RM: The heat, lack of vision and immobility of the parts made bringing the robot to life difficult. The robot is all-encapsulating in two layers: the first layer is a thick, rubber unitard that covers everything- head to toe, and then a delicate, fiberglass shell of body parts, including non-ventilated helmet lined in mesh and foam. No breathing room, no A/C, no fans. Just sweat. And wow, it was hot! We shot 12 hour days, outdoors, during a heat wave in the summer for 5 weeks. I was constantly dehydrated, nauseous and fainting. The helmet was another challenge because it was lined with a thick mesh and decreased my vision by about 70%. When we shot at night, I did everything in the blind. The robot joints are clunky and bulky which also made mobility a challenge. As a dancer, I have a fine understanding of controlling movement and to deliver a robot that appeared smooth, grounded and with precise comedic timing in its gestures, was no easy task. I rehearsed and analyzed its walk, its head quirks and wanted to develop certain nuances that made the robot lovable.

MG: Was there any particular scene that sticks out to you?
RM: In one scene I was supposed to catch a mimosa flute that falls off a table- it was no movie magic- I caught that glass out of thin air 13 takes in a row! Clunky robot hand and all! It was miraculous.

MG:Tell us about taking the show “Nutcracker: Rated R” to Tokyo?
RM: I’m in my 4th season of “Nutcracker: Rated R” and am so excited its going to Tokyo. My friends tell me Tokyo is like being in a city in the future, which is kind of funny because I feel like I’ve already been to the future with “Robot and Frank”.

MG: How do you feel that stage differs from film and TV?
RM: Acting for the stage is a whole different beast. Its film/TV acting on steroids. Shifting between stage and screen takes adjustments in my mindset and body, but I always approach whatever work I’m doing thinking of the audiences perspective. It helps me focus on what needs to be seen.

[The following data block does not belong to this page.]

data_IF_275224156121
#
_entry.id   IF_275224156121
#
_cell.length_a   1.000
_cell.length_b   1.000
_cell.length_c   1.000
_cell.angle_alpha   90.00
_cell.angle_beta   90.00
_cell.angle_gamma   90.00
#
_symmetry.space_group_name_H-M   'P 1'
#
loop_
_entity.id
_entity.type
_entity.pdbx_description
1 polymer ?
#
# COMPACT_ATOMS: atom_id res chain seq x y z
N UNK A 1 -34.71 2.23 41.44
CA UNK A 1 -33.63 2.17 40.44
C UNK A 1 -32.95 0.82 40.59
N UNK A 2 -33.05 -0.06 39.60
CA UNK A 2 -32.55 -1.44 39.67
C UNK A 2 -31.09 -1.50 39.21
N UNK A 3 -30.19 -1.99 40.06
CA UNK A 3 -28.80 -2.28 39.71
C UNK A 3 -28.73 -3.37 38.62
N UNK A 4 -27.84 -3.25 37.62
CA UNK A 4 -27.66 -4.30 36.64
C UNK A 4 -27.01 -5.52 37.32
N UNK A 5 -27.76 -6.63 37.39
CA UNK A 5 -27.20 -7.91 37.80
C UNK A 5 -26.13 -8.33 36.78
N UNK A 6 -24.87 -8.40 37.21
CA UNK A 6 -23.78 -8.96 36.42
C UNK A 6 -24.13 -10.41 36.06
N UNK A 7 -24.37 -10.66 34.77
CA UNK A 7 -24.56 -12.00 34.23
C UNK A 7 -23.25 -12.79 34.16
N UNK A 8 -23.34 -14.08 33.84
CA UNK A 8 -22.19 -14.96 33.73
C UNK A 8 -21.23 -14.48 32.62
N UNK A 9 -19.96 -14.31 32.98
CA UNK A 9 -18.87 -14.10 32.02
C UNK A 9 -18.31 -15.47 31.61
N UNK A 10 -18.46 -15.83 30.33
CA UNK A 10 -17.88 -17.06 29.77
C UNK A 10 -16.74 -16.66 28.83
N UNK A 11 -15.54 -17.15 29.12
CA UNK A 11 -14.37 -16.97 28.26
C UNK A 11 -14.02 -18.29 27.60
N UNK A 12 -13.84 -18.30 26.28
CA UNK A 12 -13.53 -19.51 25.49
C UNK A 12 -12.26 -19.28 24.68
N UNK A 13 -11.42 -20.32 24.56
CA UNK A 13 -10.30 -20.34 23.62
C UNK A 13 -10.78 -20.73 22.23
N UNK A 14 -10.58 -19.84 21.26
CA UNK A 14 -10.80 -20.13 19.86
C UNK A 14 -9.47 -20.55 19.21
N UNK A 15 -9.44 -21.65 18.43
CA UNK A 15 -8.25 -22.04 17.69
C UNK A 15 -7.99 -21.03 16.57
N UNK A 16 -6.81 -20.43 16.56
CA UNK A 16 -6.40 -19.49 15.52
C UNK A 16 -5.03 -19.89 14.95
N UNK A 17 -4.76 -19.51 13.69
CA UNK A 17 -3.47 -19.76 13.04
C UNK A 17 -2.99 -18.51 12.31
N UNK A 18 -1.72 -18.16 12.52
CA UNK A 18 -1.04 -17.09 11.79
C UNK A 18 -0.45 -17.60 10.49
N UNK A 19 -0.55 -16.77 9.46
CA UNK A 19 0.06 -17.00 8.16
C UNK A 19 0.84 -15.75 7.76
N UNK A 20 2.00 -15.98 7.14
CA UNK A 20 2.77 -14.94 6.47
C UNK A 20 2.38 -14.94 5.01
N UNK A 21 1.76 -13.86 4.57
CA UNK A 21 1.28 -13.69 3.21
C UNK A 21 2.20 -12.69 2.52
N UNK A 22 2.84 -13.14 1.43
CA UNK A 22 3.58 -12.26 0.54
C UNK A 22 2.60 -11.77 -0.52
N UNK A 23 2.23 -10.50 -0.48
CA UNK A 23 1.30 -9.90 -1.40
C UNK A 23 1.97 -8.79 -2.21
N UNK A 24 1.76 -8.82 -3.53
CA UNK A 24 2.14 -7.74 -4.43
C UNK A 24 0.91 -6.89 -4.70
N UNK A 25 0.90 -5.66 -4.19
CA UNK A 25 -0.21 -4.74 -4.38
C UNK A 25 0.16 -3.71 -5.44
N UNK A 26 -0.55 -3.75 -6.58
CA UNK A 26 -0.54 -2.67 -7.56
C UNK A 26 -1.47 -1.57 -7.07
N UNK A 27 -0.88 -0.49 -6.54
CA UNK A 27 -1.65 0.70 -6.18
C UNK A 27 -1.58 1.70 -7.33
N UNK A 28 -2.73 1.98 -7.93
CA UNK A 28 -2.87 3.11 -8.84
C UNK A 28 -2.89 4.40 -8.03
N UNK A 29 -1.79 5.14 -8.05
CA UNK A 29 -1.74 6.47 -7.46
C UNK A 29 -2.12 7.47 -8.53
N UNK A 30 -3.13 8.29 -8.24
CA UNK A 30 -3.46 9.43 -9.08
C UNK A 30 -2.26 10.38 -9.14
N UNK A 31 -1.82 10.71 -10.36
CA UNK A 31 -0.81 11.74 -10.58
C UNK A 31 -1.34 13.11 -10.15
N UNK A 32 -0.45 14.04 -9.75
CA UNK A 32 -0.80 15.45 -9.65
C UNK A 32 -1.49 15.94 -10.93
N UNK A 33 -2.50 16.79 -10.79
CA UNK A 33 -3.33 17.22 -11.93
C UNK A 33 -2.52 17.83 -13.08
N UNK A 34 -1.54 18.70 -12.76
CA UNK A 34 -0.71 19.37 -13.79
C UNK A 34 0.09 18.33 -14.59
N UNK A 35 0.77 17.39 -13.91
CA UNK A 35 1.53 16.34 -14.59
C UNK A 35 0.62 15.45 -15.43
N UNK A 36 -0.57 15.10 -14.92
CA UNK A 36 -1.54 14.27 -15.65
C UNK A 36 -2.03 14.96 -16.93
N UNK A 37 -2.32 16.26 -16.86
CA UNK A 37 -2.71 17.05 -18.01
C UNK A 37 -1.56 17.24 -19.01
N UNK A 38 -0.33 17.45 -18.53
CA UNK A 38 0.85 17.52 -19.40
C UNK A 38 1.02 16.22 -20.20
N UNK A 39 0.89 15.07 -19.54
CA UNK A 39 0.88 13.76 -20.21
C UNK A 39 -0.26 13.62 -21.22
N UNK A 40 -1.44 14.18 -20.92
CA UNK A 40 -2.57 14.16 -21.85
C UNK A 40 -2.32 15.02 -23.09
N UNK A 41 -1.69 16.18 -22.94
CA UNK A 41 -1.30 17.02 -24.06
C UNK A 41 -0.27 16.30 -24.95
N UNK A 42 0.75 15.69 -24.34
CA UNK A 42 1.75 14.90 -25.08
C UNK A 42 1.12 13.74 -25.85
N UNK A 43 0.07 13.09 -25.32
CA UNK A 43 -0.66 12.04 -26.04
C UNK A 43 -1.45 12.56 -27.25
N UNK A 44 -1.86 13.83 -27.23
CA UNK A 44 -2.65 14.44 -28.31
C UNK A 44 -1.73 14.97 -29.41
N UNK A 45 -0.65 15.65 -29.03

MG: What else do you have planned for 2013?
RM: In 2013 you can expect to see me in New York City’s Broadway/off-Broadway shows, in Tokyo with the raucous ‘Nutcracker: Rated R’, and the occasional film/TV/commercial stint.

DVD Review "Robot & Frank"

Directors: Jake Schreier
Actors: Frank Langella, Susan Sarandon, Peter Sarsgaard, James Marsden, Liv Tyler
Rated: PG-13 (Parental Guidance Suggested)
Studio: Sony Pictures Home Entertainment
DVD Release Date: February 12, 2013
Run Time: 89 minutes

Film: 4 out of 5 stars
Extras: 2 out of 5 stars

When I saw the trailer for “Robot & Frank”, I couldn’t take my eyes off the screen.  Frank Langella gives a wonderful performance as Frank, an aging thief, who gets a second life with the help of his robot. The story is very simple but really keep you on your toes.  I loved the futuristic aspect but without really needing to show too much of the future. If you are wondering who Peter Sarsgaard plays in the film, he is actually the voice of Frank’s robot. He really delivers a great vocal performance. This is a rare little gem and really deserves some attention.

Even though the film is set in the future, I like the fact that their are only a few subtle differences including snazzy cars, transparent phones and, of course, robots. Not to different from now, yes even the robots, have you ever seen what Japan is doing? The phone and TV displays were designed by Justin Ouellette, who works at Tumblr. Most importantly, the robot’s costume was designed by Alterian, which is the company behind the LED helmets worn by the electro duo Daft Punk. All very impressive since the film was very low-budget at $2.5 million, so don’t expect any major special effects.  This film is all character and story driven. The little touches just add the charm to the film.

Official Premise: Set in the near future, Frank, a retired cat burglar, has two grown kids who are concerned he can no longer live alone. They are tempted to place him in a nursing home until Frank’s son chooses a different option: against the old man’s wishes, he buys Frank a walking, talking humanoid robot programmed to improve his physical and mental health. What follows is an often hilarious and heartwarming story about finding friends and family in the most unexpected places.

Sony Pictures Home Entertainment only released this film on DVD, which is a little disappointing since I would have loved to see this film on Blu-ray.  Still though, the film looks great with its 2.40:1 aspect ratio. The special features on the DVD are a bit of a let down but worth checking out.  There is a commentary track from the director Jake Schreier and the writer Christopher Ford. Lastly there is a photo gallery included for the Robot posters created for the film.  I would have loved to see a feature on the Atlerian’s robots and Justin Ouellette’s designs.